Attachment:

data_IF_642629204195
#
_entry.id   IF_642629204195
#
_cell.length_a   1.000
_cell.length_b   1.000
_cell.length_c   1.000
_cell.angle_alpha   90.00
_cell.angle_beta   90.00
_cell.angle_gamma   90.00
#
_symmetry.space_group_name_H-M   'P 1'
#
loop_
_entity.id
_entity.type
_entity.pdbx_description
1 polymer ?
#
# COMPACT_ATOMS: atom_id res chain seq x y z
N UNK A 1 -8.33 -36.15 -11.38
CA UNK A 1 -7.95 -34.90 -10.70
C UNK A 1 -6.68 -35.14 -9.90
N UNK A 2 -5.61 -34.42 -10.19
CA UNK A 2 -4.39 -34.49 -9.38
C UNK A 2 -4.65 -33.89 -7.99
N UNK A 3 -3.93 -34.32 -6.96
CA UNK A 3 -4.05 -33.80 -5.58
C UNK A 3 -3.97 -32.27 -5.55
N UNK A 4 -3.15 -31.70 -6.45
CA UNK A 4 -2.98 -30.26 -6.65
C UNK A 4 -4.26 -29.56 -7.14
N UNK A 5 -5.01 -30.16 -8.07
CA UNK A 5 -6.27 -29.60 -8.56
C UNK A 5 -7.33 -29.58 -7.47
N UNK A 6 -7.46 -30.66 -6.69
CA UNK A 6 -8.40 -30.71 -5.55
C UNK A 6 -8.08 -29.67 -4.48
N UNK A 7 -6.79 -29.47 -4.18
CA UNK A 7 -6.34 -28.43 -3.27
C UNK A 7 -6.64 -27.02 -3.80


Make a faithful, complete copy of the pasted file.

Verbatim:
data_IF_642629204195
#
_entry.id   IF_642629204195
#
_cell.length_a   1.000
_cell.length_b   1.000
_cell.length_c   1.000
_cell.angle_alpha   90.00
_cell.angle_beta   90.00
_cell.angle_gamma   90.00
#
_symmetry.space_group_name_H-M   'P 1'
#
loop_
_entity.id
_entity.type
_entity.pdbx_description
1 polymer ?
#
# COMPACT_ATOMS: atom_id res chain seq x y z
N UNK A 1 -8.33 -36.15 -11.38
CA UNK A 1 -7.95 -34.90 -10.70
C UNK A 1 -6.68 -35.14 -9.90
N UNK A 2 -5.61 -34.42 -10.19
CA UNK A 2 -4.39 -34.49 -9.38
C UNK A 2 -4.65 -33.89 -7.99
N UNK A 3 -3.93 -34.32 -6.96
CA UNK A 3 -4.05 -33.80 -5.58
C UNK A 3 -3.97 -32.27 -5.55
N UNK A 4 -3.15 -31.70 -6.45
CA UNK A 4 -2.98 -30.26 -6.65
C UNK A 4 -4.26 -29.56 -7.14
N UNK A 5 -5.01 -30.16 -8.07
CA UNK A 5 -6.27 -29.60 -8.56
C UNK A 5 -7.33 -29.58 -7.47
N UNK A 6 -7.46 -30.66 -6.69
CA UNK A 6 -8.40 -30.71 -5.55
C UNK A 6 -8.08 -29.67 -4.48
N UNK A 7 -6.79 -29.47 -4.18
CA UNK A 7 -6.34 -28.43 -3.27
C UNK A 7 -6.64 -27.02 -3.80